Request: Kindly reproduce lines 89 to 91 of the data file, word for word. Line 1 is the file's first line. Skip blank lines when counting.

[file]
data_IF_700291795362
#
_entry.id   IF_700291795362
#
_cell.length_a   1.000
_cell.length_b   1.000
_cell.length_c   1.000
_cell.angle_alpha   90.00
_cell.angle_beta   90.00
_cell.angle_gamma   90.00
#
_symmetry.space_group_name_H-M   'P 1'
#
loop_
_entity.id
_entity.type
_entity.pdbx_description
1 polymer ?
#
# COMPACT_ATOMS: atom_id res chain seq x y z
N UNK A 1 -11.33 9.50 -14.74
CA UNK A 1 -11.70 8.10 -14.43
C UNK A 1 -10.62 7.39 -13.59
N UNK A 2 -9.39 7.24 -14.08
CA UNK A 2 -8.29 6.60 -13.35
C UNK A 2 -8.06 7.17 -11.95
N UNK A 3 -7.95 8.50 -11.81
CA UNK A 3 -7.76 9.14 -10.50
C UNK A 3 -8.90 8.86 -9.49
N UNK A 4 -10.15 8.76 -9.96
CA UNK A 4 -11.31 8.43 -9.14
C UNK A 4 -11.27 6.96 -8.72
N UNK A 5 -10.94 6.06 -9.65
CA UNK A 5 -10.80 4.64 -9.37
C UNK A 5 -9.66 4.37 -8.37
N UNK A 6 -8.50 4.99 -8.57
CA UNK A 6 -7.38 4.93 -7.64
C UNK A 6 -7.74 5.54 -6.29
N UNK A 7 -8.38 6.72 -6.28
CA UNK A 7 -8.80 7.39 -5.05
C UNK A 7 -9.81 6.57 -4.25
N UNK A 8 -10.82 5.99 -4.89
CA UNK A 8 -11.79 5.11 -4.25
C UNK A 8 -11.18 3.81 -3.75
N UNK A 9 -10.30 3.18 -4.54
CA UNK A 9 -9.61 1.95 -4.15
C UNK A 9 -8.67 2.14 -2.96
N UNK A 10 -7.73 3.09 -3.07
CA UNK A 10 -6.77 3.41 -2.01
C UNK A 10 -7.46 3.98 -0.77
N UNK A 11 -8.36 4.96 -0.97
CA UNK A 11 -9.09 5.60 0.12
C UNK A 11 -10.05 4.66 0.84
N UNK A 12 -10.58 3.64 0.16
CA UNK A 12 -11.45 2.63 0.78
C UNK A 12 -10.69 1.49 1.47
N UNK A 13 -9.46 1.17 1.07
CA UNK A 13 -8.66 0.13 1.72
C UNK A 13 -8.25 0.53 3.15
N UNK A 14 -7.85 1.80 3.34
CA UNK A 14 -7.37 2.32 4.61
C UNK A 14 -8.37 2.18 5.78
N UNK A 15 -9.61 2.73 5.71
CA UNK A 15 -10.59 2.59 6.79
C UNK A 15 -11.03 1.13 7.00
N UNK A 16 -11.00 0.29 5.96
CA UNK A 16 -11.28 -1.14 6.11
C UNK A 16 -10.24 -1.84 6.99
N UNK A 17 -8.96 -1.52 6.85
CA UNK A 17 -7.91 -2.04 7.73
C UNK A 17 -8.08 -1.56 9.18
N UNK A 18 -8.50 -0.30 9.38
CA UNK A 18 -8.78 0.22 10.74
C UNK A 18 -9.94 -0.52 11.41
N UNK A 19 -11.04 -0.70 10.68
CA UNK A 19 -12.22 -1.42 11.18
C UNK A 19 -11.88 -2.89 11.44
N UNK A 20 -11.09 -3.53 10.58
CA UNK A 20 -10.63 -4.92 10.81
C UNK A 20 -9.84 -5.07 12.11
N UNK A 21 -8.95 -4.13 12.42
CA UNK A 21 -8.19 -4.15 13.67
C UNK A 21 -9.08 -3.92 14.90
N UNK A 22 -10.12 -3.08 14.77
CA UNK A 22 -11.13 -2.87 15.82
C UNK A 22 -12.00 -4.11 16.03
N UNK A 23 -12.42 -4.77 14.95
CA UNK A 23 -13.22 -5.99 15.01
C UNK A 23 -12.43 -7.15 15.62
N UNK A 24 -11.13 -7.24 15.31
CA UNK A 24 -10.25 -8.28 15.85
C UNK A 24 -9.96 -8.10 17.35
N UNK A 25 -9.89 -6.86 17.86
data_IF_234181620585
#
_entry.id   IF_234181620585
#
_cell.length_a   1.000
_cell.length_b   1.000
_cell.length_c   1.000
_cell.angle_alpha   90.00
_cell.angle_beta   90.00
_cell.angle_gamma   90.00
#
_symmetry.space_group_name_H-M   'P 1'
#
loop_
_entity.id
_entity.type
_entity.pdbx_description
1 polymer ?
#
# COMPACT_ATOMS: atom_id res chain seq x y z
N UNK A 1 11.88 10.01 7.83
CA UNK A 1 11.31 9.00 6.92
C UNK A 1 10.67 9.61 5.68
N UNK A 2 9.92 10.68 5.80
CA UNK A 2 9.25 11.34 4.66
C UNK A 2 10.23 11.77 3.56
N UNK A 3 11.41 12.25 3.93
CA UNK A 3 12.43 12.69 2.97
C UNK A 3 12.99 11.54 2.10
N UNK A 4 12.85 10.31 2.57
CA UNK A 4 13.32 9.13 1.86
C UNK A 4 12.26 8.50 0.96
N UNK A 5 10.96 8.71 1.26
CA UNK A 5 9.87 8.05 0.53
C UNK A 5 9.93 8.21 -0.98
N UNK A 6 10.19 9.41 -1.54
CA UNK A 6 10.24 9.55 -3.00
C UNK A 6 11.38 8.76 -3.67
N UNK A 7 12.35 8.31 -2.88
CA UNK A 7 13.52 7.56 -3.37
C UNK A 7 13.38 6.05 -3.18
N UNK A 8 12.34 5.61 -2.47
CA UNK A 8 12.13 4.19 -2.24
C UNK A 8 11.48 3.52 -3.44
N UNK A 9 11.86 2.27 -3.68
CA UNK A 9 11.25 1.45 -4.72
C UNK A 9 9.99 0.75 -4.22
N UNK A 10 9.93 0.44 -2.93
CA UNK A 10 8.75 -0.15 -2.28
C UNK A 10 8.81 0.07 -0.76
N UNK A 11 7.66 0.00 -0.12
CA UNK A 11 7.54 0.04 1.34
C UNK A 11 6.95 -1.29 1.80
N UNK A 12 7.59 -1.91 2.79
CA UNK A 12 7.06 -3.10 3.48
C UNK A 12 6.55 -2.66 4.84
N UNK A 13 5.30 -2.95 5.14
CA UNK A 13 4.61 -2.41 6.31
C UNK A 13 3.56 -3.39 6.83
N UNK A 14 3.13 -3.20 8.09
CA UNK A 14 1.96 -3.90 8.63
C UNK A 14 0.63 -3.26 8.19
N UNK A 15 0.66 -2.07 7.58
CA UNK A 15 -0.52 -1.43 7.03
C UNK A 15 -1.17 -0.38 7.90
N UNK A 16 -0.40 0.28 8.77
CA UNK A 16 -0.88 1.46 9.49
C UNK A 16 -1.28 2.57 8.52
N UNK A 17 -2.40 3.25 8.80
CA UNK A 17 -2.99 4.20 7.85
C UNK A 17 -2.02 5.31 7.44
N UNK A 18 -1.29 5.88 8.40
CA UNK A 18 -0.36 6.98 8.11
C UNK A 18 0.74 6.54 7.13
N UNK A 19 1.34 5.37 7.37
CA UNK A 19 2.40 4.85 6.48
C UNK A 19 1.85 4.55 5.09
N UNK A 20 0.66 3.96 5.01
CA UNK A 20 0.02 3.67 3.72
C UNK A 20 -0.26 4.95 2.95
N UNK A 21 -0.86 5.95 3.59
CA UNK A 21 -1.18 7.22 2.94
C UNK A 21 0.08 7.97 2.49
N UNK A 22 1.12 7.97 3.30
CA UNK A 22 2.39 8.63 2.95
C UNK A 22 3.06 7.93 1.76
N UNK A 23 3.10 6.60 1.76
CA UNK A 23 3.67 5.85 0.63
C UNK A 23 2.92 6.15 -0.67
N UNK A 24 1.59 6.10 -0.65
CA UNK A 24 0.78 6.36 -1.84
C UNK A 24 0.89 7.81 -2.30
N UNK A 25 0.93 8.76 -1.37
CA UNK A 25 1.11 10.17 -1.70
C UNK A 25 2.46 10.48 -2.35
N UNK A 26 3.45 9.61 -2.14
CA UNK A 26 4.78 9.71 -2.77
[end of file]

C UNK A 23 -12.43 -7.15 15.62
N UNK A 24 -11.13 -7.24 15.31
CA UNK A 24 -10.25 -8.28 15.85